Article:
How do Other Countries Celebrate Ramadan?

Ramadan celebrations around the world

Allah's Messenger said, "Ramadan, a blessed month, has come to you during which Allah has made it obligatory for you to fast. In it the gates of Heaven are opened, the gates of al-Jahim are locked, and the rebellious devils are chained. In it Allah has a night which is better than a thousand months. He who is deprived of its good has indeed suffered deprivation."

This verse we live by and hope by in all foreign countries and at home. Fasting the blessed month, as our most beloved Prophet Mohammad taught us, in hopes of pleasing Allah. Then seeking for laylat al-qadr to gain the reward of 1000 months. A hadith that spells everything that we feel, that we hope for and that we seek. Celebrations around the world are each different, but all have one thing in common, monotheism or belief in one God.

Who will go to heaven? Those who submit? What does submit mean? Doing what Allah and our messenger has prescribed for us. So fasting is prescribed for us, so we must submit so we can all go to heaven.

Being overseas during Ramadan can be a blessing in so many ways, as many who are overseas are in Islamic countries. In Arab countries they celebrate much the way as do American and Britain's, but with more intensity. The celebrations are more traditional overseas and more family oriented. Much emphasis is placed on charity and good will.

No family will ever go hungry during Ramadan as it is just not possible. The pleasure of Allah is sought every single day.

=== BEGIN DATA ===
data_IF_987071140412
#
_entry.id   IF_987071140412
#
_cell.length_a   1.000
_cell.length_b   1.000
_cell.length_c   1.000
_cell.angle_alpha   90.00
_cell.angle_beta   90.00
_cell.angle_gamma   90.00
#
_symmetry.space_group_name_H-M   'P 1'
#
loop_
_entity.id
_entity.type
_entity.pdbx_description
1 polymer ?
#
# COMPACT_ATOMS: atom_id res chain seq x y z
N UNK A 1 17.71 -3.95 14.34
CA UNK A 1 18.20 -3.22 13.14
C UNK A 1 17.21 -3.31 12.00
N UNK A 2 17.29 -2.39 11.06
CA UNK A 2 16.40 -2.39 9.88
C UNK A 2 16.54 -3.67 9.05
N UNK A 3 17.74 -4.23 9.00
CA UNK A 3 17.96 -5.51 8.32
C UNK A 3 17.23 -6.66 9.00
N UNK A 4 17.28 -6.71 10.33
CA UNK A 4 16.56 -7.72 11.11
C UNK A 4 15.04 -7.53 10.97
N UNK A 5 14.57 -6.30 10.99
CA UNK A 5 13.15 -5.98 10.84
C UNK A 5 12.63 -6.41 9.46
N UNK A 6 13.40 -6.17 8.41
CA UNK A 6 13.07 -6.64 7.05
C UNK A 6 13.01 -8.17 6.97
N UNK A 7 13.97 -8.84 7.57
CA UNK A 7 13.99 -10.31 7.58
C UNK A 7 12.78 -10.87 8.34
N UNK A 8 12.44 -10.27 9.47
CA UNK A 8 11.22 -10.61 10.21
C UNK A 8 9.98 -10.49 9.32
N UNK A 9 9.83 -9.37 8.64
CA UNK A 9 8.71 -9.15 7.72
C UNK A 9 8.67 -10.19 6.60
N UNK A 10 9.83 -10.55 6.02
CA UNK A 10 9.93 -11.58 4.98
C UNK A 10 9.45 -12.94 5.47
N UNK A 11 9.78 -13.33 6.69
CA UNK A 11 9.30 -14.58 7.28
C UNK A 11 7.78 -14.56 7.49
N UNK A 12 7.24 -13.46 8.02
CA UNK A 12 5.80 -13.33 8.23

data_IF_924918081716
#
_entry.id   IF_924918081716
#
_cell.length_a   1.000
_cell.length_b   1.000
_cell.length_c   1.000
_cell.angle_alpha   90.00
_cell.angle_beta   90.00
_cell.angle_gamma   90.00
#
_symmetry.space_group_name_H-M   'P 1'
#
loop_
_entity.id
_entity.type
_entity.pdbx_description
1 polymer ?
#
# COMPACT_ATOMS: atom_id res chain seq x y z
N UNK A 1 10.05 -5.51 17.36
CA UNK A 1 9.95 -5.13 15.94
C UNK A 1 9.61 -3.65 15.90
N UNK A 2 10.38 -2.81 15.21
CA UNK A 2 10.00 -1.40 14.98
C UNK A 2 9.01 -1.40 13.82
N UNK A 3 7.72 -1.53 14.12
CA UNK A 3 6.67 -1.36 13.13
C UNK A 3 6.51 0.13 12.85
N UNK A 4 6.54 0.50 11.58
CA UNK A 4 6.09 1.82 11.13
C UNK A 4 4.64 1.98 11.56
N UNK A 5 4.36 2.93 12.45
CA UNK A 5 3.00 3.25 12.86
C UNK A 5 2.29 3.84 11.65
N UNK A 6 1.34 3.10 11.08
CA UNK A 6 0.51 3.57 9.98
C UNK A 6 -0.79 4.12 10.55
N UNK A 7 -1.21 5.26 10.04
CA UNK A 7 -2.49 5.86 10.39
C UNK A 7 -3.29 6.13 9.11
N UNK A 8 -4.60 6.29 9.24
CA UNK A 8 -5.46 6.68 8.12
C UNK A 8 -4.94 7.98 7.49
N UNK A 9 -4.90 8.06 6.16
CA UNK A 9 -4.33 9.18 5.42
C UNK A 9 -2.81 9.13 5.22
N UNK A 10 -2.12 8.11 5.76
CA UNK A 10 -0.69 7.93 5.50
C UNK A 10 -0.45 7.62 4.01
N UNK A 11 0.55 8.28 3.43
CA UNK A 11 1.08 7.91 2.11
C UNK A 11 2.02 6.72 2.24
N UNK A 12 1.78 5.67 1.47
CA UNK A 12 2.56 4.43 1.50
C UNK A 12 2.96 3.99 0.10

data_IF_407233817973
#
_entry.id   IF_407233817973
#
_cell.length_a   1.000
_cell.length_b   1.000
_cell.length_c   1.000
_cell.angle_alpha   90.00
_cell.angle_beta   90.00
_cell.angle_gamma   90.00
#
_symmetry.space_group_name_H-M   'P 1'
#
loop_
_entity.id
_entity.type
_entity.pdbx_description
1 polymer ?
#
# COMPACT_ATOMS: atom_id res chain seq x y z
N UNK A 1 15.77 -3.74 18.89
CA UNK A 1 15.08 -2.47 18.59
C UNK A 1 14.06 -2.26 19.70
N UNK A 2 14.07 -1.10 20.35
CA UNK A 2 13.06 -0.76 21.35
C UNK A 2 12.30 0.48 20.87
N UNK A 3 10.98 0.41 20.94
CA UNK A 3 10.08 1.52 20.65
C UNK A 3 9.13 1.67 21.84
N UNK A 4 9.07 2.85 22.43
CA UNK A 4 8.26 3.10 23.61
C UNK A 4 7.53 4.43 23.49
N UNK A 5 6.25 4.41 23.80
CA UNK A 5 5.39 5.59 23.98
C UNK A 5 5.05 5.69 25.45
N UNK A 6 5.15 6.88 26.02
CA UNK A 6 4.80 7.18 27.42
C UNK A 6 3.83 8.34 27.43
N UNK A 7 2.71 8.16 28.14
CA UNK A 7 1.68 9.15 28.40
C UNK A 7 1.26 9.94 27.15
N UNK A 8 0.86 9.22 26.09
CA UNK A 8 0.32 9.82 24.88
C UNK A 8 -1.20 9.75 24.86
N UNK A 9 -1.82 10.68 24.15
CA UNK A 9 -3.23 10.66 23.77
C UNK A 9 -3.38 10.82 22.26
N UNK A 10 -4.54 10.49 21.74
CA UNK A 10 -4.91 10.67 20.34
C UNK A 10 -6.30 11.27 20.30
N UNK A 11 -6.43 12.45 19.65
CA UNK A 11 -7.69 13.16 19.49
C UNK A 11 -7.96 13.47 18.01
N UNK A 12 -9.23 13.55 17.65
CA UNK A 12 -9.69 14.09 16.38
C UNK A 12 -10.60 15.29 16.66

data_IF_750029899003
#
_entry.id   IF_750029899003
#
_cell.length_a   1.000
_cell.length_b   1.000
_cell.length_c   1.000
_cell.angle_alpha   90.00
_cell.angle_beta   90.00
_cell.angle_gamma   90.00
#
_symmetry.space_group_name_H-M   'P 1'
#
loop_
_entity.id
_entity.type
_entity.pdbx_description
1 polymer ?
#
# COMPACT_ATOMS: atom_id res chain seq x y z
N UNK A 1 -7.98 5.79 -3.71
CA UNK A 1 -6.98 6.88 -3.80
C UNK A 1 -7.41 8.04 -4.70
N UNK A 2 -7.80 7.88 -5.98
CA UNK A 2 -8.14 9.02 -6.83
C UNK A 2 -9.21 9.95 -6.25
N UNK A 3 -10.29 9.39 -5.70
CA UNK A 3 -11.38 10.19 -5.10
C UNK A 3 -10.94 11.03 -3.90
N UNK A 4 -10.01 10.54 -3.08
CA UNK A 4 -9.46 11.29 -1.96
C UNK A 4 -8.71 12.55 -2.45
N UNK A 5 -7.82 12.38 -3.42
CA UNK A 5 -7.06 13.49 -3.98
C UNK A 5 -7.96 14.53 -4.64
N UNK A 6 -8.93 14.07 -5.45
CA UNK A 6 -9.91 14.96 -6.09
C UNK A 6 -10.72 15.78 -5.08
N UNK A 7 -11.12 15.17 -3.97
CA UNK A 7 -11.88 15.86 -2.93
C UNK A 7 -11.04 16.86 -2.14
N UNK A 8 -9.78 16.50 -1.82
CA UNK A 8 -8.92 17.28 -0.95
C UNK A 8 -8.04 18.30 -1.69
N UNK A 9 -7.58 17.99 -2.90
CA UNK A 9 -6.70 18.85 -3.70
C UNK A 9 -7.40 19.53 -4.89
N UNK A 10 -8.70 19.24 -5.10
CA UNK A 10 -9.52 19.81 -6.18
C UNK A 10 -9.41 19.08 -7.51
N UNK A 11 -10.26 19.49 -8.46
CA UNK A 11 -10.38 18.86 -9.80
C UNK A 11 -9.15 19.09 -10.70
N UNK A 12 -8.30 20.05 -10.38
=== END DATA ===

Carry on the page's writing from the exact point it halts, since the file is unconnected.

Sahih Bukhari Hadith 1.5

Narrated Ibn 'Abbas: Allah's Apostle was the most generous of all the people, and he used to reach the peak in generosity in the month of Ramadan when Gabriel met him. Gabriel used to meet him every night of Ramadan to teach him the Qur'an. Allah's Apostle was the most generous person, even more generous than the strong uncontrollable wind (in readiness and haste to do charitable deeds).

So the pleasure of Allah entails us being generous to our neighbors and the ones that have needs.

Ramadan around the world is a fabulous topic as it allows us to think about the people in Morocco, as they sit down to eat their regular Harira Soup. This soup is eaten every single day. It is made from lentils, meat of some kind with celery, tomatoes, onions (lots of them), hot spices such as paprika and saffron and some parsley and cilantro. From there we could go to Pakistan and India where we see the people seated on the floor, using their three fingers to eat some delicious "maglooba." A meal of rice, meat and potatoes. From there we could come down to Iraq, where the children are in the streets before the "suhoor" meal (morning meal before the sunrise) beating on their drums to wake everyone up.

As we travel around the world from Egypt to Saudi Arabia and see the different cultures and the different treats, we are reminded of one common thread. That is the thread of Allah. They all celebrate different, but each one runs to the Mosque to pray, to read Quran and to give very much charity. The smiles are on all the faces and everyone is happier than they ever were. There is merriment as they prepare the Arabic coffee to serve to all the guest and preparations to make the "Cake de Eid" (sweets made with dates). All of the people striving to out do the others.

We laugh much, pray more and become so devout in our late night devotion. What is the difference all over the world, many, but we all come together with one deity in the end and one love of our most beloved Prophet. May each one of you know the love of Allah and have Angel Gabriel shake your hands, congratulating you on a job well done on laylat al-qadr.

As EID and Ramadan passes by, we are now preparing for our next festival and all praying that we live to see another Ramadan. We pray that Allah accepts our good deeds and forgives our past. We pray that all Muslims have freedom, and they are warm this winter. Let us not forget the lessons learned in Ramadan and let us all join hands and hope for freedom for all.